To ring in Mother's Day, we asked some celebrity matriarchs how having kids changed them.
Actress Kate Hudson, 29
Son Ryder, 4
"I'm very impatient. I like to get things done. I move fast. Patience has been something he's teaching me. Your children teach you so much. It's a real mirror of yourself. You recognize the things you do directly affect your children. It hopefully allows you to be more conscious of them and yourself and your actions. When you have kids, it goes so fast. I felt like I was pregnant last weekend, but he's 4 and he's talking and he's gathering his ideas and learning who he is. It's so easy to step in and fix things and make everything right, but you have to let him figure things out on his own. That's one of my favorite things to do, to watch how they treat other kids and how they observe other people. Your life becomes about your children. I wake up every morning and I hear his voice, and that's my favorite thing in the world. There's nothing like it."
Actress Sigourney Weaver, 58
Daughter Charlotte, 18
"It's a very humbling experience. Parenting has changed and evolved so much since I was parented. Parents enjoy their kids much more. It's just fun. It's a potentially blossoming time, because you have to be everything. You have to be a great storyteller. You have to be very organized, very supportive and still. You can't believe you have this without a license, without any training. You learn as you go. You're getting to know your child, who is a complete individual at birth, and you spend years getting to know who that person is and making sure that person is as supported as possible."
Actress Helen Hunt, 44
Daughter Makena, 3
"It gives me real motivation to try and be the person I want to be. You tell them to be patient. But they'll do what you do and not what to say. If I want her to be relaxed, I have to be relaxed. Or at least try as hard as I can to seem relaxed. If I want her to be patient, I have to be patient. If I want her to be kind, I have to be kind. I have a deep wish for her to be happy and serene, and it makes me want to do everything I can to be happy and serene."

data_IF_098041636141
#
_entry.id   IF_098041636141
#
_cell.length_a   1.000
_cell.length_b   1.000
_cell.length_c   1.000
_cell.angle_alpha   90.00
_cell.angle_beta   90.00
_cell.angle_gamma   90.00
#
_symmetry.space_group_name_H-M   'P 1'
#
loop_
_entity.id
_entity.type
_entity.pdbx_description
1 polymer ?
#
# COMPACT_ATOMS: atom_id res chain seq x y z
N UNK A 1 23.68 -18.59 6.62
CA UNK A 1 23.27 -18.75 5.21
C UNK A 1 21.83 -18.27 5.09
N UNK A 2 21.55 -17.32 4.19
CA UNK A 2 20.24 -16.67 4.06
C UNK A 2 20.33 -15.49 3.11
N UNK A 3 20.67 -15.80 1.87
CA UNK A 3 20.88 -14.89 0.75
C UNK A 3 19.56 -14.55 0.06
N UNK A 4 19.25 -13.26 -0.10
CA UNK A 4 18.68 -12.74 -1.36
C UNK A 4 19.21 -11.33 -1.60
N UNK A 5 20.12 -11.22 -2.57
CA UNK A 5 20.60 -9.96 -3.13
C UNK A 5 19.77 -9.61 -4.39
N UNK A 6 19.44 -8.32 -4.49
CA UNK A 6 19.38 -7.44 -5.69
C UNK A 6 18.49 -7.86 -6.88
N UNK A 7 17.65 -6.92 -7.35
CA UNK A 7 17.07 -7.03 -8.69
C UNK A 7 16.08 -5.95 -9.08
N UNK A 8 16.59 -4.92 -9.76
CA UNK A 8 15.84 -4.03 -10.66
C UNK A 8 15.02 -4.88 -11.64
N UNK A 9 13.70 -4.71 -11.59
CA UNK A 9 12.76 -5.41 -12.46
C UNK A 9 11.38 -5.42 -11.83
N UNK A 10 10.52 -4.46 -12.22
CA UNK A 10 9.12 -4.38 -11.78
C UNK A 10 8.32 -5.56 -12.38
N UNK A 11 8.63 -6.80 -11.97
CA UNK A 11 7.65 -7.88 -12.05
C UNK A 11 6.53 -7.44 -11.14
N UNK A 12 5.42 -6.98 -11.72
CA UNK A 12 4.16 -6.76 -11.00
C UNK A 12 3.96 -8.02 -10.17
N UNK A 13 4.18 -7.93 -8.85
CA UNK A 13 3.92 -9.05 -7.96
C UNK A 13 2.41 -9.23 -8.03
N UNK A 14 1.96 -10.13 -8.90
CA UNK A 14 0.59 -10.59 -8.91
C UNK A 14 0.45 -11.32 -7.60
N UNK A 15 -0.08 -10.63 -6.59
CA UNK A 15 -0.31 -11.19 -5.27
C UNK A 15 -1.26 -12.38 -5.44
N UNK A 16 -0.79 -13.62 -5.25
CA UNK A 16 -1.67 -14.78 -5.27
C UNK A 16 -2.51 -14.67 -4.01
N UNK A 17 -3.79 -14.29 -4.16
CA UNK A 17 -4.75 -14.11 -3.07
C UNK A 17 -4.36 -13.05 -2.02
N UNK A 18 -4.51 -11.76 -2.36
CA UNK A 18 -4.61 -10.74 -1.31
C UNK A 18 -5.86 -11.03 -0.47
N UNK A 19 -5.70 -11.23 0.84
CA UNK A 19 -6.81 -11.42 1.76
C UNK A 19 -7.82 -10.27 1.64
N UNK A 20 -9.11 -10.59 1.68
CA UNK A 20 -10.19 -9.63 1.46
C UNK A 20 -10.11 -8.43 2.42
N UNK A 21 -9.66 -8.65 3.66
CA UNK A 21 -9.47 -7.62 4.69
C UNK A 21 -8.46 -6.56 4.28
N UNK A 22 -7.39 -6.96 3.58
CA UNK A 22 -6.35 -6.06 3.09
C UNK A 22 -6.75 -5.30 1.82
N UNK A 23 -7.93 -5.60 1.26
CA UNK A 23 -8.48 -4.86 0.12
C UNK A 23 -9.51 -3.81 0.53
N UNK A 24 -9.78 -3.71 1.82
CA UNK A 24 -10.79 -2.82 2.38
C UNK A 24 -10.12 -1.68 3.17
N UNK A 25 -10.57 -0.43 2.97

Actress Thandie Newton, 35
Daughters Ripley, 7, and Nico, 3
"I've learned the value of stripping it down to the basics: love, respect, compassion, stillness, to be interested, to be able to absorb the moment. I remember the first time Ripley saw her shadow. My god. It was like shadows had just been invented. It was the most exquisite moment. And it was just dish to me. To actively attempt to be a good mother is basically attempting to be a good person. I never look at my kids and feel that they're mine. I am their caretaker. They own the joint. It's a privilege to be able to take care of them. With my first daughter, I remember waking up and thinking, 'My god, I get to be her mum again today. Wow. It's amazing.' They just take my breath away. All I do is serve themselves back to themselves. My job is just to provide a secure environment where they can just be themselves. It's the cycle that keeps going forward. You give to them, so they can give to their kids. You have to be delighted by that."
Actress Salma Hayek, 41
Daughter Valentina, 7 months
"You learn so much. Listen to her. She's in the background. Do you hear that strange noise she makes (like a purr, or a rolled r)? It's the French in her. (Dad is businessman François-Henri Pinault.) It's hilarious. What I learned as a mother is that I have a strong love for things. But the quality of your love gets jaded over the years as you get beat up. What motherhood did to me, when she was born, the amount of love that started pouring out of me was completely pure. Anything anyone ever did to me was erased by this energy. I relearned how to love everything around me, too. My baby is the best thing that has happened to me in my life. It's the most amazing thing."
Compiled by Donna Freydkin